from The American Heritage® Dictionary of the English Language, 4th Edition
- n. The plane locus of a point fixed on a circle that rolls on the inside circumference of a fixed circle.
from Wiktionary, Creative Commons Attribution/Share-Alike License
- n. The locus of a point on the circumference of a circle that rolls without slipping inside the circumference of another circle.
from the GNU version of the Collaborative International Dictionary of English
- n. A curve traced by a point in the circumference of a circle which rolls on the concave side in the fixed circle. Cf. epicycloid, and trochoid.
from The Century Dictionary and Cyclopedia
- n. In geometry, a curve described by a point on the circumference of a circle which rolls upon the inside of another circle.
from WordNet 3.0 Copyright 2006 by Princeton University. All rights reserved.
- n. a line generated by a point on a circle that rolls around inside another circle
Sorry, no etymologies found.
The result is a series of enormous hypocycloid designs which recorded the hidden patterns created by the ride as it turned.
The properties of a hypocycloid were recognized by James White, an
Thus in Fig. 39, the diameters of the two pitch circles are to each other as 4 to 5; the hypocycloid has 5 branches, and 4 pins are used.
The original hypocycloid is shown in dotted line, the working curve being at a constant normal distance from it equal to the radius of the roller; this forms a sort of frame or yoke, which is hung upon cranks as in Figs. 36 and 38.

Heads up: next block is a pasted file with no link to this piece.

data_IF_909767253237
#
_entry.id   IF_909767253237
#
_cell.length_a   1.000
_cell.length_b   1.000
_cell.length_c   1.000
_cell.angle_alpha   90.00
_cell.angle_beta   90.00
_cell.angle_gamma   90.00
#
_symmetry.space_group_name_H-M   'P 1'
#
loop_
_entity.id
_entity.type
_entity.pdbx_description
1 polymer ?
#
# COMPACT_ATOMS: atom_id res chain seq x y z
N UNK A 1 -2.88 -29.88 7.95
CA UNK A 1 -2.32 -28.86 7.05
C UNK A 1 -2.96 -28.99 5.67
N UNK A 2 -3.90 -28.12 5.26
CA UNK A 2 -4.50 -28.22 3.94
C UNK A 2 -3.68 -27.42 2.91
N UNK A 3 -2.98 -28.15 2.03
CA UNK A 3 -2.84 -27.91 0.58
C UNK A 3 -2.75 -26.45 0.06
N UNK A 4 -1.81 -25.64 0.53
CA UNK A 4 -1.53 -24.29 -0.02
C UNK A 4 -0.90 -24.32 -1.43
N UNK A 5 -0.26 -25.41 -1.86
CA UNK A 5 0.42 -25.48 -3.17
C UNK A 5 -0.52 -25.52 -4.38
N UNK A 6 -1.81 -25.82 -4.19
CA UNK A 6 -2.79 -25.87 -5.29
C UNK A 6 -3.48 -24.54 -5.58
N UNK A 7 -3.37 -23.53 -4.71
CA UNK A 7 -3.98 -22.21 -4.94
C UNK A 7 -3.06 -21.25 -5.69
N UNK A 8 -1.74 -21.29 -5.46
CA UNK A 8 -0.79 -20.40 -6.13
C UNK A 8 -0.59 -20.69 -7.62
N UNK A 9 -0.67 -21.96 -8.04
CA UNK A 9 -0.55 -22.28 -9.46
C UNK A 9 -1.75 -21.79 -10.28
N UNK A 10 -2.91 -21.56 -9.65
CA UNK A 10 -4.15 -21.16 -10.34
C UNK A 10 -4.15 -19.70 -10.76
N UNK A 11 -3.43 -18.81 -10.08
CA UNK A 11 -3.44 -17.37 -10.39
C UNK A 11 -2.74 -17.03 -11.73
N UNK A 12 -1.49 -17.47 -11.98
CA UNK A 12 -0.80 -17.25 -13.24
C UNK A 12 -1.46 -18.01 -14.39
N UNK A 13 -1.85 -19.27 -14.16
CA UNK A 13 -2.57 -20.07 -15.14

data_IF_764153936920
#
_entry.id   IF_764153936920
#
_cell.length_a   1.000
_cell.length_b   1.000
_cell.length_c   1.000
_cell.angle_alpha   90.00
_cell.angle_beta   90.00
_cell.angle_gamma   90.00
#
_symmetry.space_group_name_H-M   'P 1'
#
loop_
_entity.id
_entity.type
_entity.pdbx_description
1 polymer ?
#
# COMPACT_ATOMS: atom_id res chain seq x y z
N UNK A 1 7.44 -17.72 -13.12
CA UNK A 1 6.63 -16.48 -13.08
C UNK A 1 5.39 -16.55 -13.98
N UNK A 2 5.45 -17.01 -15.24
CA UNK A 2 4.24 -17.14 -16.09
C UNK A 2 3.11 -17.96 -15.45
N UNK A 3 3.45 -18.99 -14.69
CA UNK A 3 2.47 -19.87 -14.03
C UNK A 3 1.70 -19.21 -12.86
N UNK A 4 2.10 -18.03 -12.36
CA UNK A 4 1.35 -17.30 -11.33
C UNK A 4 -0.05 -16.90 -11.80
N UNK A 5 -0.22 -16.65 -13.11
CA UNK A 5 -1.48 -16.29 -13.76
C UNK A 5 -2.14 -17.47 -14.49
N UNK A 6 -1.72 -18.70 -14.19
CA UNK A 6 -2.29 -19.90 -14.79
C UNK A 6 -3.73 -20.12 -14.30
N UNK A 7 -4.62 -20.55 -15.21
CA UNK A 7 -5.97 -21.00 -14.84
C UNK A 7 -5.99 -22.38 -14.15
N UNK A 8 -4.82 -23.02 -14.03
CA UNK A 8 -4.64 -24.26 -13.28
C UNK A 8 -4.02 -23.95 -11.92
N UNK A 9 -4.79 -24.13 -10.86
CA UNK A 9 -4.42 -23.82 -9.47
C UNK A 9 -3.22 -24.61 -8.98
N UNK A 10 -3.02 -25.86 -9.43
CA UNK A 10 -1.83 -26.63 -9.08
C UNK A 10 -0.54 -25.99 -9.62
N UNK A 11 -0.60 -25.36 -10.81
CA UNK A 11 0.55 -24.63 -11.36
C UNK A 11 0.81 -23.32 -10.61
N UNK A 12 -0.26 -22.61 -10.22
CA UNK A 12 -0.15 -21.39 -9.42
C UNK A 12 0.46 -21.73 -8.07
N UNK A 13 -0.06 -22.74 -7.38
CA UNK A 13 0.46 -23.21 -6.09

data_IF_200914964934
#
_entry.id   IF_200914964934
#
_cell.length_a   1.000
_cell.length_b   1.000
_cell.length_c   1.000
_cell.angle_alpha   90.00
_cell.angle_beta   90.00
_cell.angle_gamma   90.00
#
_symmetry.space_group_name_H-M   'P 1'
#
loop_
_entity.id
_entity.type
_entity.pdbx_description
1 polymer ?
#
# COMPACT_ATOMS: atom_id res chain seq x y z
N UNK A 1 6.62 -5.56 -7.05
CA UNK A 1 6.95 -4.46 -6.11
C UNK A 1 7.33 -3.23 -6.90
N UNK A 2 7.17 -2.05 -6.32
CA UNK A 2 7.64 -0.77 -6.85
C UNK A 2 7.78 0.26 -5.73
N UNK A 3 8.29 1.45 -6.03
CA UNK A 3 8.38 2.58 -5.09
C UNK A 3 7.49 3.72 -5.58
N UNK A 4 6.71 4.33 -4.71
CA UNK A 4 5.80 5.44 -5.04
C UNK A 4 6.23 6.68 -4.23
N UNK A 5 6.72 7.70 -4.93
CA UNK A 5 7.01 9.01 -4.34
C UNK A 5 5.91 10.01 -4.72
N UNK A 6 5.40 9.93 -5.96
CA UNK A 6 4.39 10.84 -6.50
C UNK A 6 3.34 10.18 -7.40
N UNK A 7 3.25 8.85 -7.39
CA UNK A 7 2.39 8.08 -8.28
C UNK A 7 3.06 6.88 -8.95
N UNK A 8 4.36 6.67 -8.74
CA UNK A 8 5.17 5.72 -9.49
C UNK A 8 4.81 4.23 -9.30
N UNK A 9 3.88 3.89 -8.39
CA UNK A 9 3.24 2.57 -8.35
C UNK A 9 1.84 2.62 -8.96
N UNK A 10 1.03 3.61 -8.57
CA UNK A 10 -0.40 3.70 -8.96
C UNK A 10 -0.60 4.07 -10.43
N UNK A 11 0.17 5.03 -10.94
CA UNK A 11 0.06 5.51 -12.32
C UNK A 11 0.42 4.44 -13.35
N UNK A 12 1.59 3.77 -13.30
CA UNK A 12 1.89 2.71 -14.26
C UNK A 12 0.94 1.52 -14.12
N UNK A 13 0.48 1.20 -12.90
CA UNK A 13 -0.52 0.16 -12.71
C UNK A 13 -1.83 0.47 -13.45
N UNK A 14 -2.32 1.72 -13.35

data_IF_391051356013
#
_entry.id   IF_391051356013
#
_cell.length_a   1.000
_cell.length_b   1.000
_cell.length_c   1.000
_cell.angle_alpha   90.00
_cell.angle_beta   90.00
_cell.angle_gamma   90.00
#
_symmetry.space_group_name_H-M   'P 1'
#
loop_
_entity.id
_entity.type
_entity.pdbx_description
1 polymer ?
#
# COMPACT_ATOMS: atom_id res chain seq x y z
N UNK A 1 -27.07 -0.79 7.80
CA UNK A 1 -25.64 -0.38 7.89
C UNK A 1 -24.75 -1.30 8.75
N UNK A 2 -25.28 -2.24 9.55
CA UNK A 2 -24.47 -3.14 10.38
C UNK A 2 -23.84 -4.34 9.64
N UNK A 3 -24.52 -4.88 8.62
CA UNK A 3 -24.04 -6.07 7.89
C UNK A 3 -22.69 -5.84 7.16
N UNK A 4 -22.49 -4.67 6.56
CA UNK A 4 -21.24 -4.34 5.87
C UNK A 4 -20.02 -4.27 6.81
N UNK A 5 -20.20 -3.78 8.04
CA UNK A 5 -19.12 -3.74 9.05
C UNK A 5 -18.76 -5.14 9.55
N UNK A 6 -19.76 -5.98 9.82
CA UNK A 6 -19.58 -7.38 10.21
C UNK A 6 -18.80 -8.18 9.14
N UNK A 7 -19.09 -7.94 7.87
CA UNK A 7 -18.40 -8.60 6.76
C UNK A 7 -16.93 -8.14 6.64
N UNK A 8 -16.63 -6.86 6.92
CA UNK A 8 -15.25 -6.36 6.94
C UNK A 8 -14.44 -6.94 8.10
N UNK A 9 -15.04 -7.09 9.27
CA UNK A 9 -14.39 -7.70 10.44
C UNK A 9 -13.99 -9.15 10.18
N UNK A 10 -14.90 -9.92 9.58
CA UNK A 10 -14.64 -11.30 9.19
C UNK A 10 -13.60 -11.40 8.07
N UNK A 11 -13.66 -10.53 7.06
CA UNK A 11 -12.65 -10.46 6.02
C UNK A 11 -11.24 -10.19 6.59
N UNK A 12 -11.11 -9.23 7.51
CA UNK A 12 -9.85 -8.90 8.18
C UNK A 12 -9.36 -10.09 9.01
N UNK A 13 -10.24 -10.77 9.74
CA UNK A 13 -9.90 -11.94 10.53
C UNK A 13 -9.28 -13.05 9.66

Upon examination it will be seen, although we are not aware that attention has previously been called to the fact, that this differs from the ordinary forms of "pin gearing" only in this particular, viz., that the elementary tooth of the driver consists of a complete branch, instead of a comparatively small part of the hypocycloid traced by rolling the smaller pitch-circle within the larger.
Sj-hypocycloid created December 31, 2008, last edited January 01,
It is self-evident that the hypocycloid must return into itself at the point of beginning, without crossing: each branch, then, must subtend an aliquot part of the circumference, and can be traced also by another and a smaller describing circle, whose diameter therefore must be an aliquot part of the diameter of the outer pitch-circle; and since this last must be equal to the sum of the diameters of the two describing circles, it follows that the radii of the pitch circles must be to each other in the ratio of two successive integers; and this is also the ratio of the number of pins to that of the epicycloidal branches.
Following the analogy, it would seem that the next step should be to employ two branches with only one pin; but the rectilinear hypocycloid of Fig. 38 is a complete diameter, and the second branch is identical with the first; the straight tooth, then, could theoretically drive the pin half way round, but upon its reaching the center of the outer wheel, the driving action would cease: this renders it necessary to employ two pins and two slots, but it is not essential that the latter should be perpendicular to each other.